Gran Turismo: From One To Six

The original.

TheSixthAxis has always been behind the Gran Turismo brand, and our community has embraced the series of late, focusing on the PlayStation 3 Gran Turismo 5 with its fancy graphics and solid online multiplayer. The game might have released to a mildly luke-warm reception when everyone expected it to launch in a state of perfection, but over the months following it’s hard to argue that GT5 hasn’t become the premier video game racer.

The truth is, though, looking back, that the series has always been at the pinnacle of what has been possible on admittedly limited hardware. From the very first game back in 1997 through to the wildly ambitious PSP game in 2009, Polyphony Digital have continued to put realistic physics and visuals at the forefront of what they do. For driving enthusiasts, Gran Turismo is the one game to own.

When the first game released in 1997, it boasted just 140 cars and a surprisingly low 11 tracks. Those numbers seem limited compared to the sprawling behemoth we have today, but remember that just seven people worked on the game, although that number doubled at points during development. Gran Turismo, for the original PlayStation, introduced some series staples like License Tests, car tuning and upgrades and some courses that are still being renovated for use in the most recent games.

Gran Turismo

Exclusive to PlayStation platforms, and is a massive seller in Europe

First game was in 1997, scoring 96% on Metacritic

GT6, the next game, is expected to be released on PS3

GT3 sold 15 million copies

GT Academy, a scheme set up by Sony based on GT, has produced top class real life drivers

It was, in terms of production, massive. It features a cute car wash option, different music for each car manufacturer, a menu system that – at the time – was utterly beautiful and, if you can remember that far back, a fancy new mode (dubbed Hi-Fi) that was limited to just the Special Stage Route 5 courses and just one car, but ran at 60 frames per second. It was dreamy.

The PlayStation was also host to a second Gran Turismo game, a routine that would perpetuate over the next two PlayStation consoles. Gran Turismo 2, released in 1999, not only came with a scratch and sniff disk (at least here in Europe) but featured the first real world track – Laguna Sega – and marked the introduction of rally courses. Spread over two disks (GT, the main campaign, and Arcade) Gran Turismo 2 was bigger and better than the first in every way you could think of.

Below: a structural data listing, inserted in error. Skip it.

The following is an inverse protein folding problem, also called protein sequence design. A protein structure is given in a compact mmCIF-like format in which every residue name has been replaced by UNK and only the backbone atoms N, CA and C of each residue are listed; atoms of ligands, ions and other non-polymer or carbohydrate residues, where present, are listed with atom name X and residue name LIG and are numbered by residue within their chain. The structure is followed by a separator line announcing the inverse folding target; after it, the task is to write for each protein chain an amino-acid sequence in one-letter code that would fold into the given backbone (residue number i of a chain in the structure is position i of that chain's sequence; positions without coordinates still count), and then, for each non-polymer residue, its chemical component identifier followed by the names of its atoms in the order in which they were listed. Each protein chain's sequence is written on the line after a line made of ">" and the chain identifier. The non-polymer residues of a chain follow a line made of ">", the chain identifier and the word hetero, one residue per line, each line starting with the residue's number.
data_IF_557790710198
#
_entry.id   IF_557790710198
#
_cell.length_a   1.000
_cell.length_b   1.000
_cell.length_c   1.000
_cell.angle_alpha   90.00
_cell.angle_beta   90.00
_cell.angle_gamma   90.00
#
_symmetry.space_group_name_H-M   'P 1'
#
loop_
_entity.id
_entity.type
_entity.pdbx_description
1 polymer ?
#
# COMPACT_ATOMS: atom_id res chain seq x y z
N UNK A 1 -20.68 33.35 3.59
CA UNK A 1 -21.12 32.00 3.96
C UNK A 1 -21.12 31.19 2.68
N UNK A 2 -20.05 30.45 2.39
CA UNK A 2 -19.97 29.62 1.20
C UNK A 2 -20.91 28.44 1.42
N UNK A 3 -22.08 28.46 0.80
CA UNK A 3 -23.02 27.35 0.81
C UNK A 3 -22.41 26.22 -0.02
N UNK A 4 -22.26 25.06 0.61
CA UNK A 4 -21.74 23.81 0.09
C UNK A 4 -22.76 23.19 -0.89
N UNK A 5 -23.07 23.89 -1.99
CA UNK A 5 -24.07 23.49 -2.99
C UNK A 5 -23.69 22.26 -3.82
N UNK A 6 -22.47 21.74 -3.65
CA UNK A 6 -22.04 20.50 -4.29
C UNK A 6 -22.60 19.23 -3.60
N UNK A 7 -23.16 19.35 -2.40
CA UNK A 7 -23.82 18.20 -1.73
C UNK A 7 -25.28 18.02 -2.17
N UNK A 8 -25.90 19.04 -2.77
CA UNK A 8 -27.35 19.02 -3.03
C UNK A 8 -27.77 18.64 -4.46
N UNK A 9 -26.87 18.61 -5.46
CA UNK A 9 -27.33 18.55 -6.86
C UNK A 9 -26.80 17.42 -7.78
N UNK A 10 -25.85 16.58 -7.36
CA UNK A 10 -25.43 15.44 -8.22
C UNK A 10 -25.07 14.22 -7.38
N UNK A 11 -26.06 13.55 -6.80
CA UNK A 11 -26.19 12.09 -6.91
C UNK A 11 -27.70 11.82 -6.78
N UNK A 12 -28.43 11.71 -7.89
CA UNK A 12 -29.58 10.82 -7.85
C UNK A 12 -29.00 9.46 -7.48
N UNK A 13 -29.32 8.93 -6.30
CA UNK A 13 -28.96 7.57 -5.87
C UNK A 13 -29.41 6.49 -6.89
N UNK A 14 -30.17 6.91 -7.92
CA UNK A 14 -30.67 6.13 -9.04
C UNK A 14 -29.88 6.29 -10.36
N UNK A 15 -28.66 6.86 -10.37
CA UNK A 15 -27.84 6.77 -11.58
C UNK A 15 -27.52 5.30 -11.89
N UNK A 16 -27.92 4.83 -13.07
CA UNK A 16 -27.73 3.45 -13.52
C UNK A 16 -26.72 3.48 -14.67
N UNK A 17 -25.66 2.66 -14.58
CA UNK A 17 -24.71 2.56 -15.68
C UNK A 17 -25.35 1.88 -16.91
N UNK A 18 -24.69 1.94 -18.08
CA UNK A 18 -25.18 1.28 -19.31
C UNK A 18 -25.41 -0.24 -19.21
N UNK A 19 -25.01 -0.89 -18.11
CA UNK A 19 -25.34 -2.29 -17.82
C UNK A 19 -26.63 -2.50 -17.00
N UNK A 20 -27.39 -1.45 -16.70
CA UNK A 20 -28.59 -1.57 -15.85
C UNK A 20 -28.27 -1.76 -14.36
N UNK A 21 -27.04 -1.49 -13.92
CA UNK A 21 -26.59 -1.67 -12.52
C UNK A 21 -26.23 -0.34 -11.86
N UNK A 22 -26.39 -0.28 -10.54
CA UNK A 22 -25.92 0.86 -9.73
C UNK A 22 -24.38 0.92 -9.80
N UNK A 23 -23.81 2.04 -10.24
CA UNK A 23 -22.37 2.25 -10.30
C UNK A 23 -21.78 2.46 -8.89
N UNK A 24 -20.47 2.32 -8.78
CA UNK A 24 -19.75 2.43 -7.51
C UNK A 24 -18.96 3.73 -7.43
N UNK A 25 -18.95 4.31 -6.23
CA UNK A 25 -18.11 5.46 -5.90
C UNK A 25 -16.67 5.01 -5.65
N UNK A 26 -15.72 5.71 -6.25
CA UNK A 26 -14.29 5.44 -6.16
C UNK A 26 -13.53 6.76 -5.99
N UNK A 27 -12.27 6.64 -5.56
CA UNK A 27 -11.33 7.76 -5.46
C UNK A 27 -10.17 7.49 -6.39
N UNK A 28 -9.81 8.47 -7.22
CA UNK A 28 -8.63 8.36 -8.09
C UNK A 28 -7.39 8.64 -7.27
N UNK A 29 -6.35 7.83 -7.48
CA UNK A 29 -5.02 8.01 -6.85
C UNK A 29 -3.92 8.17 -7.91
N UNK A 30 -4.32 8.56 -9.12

In terms of cars, the number was staggering: 650 vehicles in total, and now you could change wheel rims and the Race Modified versions with distinct body kits and liveries were fantastic. The game also featured 27 courses, lots more licensed vehicle types (like SuperGT, DTM and some Le Mans prototypes) and even came with an Event Synthesizer, which creates races for you based on your car selections. Title track The Cardigans’ My Favourite Game, taken from their album Gran Turismo, cemented the deal.

Gran Turismo 3’s trailer.

In 2001 the series moved onto the PlayStation 2, and with it came the shift to a much smoother 60fps as standard, which made a massive different to the handling as well as the visuals. Gran Turismo 3 was the first game to support 6 player local races, force feedback on the wheels and even – if you were ballsy enough to set it up – a three screen affair. It was technically ambitious, to say the least.

Sadly, the increased fidelity meant a shortfall in the number of cars (just 180) even though the game now boasted a wet track and snow. Sony’s cinema advertising for the game relished in the visuals though, with a mountain-top road showing off the vistas, and a lone Aston Martin, parked, admiring the view. Various ‘Concept’ games followed, including one focused around the wonderfully cute Toyota Pods, until Gran Turismo 4 Prologue launched in 2003.

The full Gran Turismo 4 would appear another two years later, but this was the big one, and marked the series out as being the ultimate choice for petrolheads. 700 cars and 51 tracks dwarved everything else, and the improved physics meant that, in some countries, Sony actually issued a 200 page book with the game showing people how to drive. Gran Turismo 4 was huge, and featured photo mode for the first time along with a number of now-staple tracks like Suzuka.

The move towards an RPG-esque points system (dubbed A-Spec) provided grounding and short term goals, but there was so much structure in GT4 that it was easy to get totally caught up in the game for months. 24 hour races and Formula GT were new feature highlights, but the B-Spec semi-management system was neat too, and provided another angle for gamers that the competition simply couldn’t match up to.

When the PlayStation 3 came around, it was GT HD, at the launch of the console in 2006, that showed what might be possible on the new hardware. Just one track (Eiger) featured, but there were online leaderboards and a clever drift mode, along with a smattering of cars. The game ran at 60fps in 1080p, and was free to download. It looked beautiful, despite its obvious limitations, and opened up the road for Gran Turismo 5 Prologue two years later.

Gran Turismo 5 Prologue was an impressively fully featured package. It boasted a full online mode, in-car cockpits, 16 cars on track, the introduction of Ferrari (including a properly licensed F1 car) and the Daytona track. It was also used to showcase new (real world) car launches, with carefully timed in-game reveals showing off brand new Japanese vehicles as they were launched at trade shows. Everyone remembers the cover drape animation, right?